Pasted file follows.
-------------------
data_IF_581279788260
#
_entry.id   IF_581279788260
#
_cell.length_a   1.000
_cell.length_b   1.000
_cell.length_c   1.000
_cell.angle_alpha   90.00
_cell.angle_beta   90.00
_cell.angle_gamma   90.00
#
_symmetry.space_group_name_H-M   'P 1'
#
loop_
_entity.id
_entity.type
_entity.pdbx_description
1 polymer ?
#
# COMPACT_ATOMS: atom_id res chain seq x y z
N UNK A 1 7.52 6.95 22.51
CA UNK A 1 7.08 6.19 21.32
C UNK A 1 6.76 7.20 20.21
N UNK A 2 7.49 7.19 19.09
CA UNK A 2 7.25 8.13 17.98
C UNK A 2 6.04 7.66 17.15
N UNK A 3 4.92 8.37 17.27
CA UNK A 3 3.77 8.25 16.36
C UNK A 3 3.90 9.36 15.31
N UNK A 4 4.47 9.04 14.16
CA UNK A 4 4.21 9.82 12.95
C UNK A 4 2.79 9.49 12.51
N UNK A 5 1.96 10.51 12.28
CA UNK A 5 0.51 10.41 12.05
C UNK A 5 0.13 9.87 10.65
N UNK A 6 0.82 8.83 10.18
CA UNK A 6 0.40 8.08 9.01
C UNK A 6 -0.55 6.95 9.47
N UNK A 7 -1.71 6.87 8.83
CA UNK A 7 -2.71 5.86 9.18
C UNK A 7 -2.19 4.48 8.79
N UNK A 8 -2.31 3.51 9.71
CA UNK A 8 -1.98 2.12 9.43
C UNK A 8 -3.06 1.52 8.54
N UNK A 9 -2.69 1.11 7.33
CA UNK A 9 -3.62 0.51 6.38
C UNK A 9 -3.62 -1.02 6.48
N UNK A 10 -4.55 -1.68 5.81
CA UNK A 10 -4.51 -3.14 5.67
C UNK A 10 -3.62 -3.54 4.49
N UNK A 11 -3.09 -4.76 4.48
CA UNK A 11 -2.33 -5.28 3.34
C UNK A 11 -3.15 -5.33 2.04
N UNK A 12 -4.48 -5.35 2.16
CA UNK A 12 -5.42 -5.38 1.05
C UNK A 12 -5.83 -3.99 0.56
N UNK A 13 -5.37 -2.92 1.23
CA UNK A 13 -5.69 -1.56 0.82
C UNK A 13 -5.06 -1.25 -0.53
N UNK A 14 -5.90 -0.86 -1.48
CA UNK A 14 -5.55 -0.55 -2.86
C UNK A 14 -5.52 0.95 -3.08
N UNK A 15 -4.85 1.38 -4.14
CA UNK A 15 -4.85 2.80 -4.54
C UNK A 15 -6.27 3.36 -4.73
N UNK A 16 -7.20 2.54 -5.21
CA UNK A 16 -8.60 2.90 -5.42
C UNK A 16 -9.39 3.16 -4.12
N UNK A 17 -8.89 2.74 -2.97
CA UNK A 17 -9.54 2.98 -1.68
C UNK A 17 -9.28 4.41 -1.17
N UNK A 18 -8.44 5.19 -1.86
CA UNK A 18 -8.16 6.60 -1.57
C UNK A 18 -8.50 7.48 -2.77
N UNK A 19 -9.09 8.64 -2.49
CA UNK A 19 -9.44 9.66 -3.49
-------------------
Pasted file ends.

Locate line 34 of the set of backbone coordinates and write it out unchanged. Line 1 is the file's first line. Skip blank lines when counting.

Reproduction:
CA UNK A 5 0.51 10.41 12.05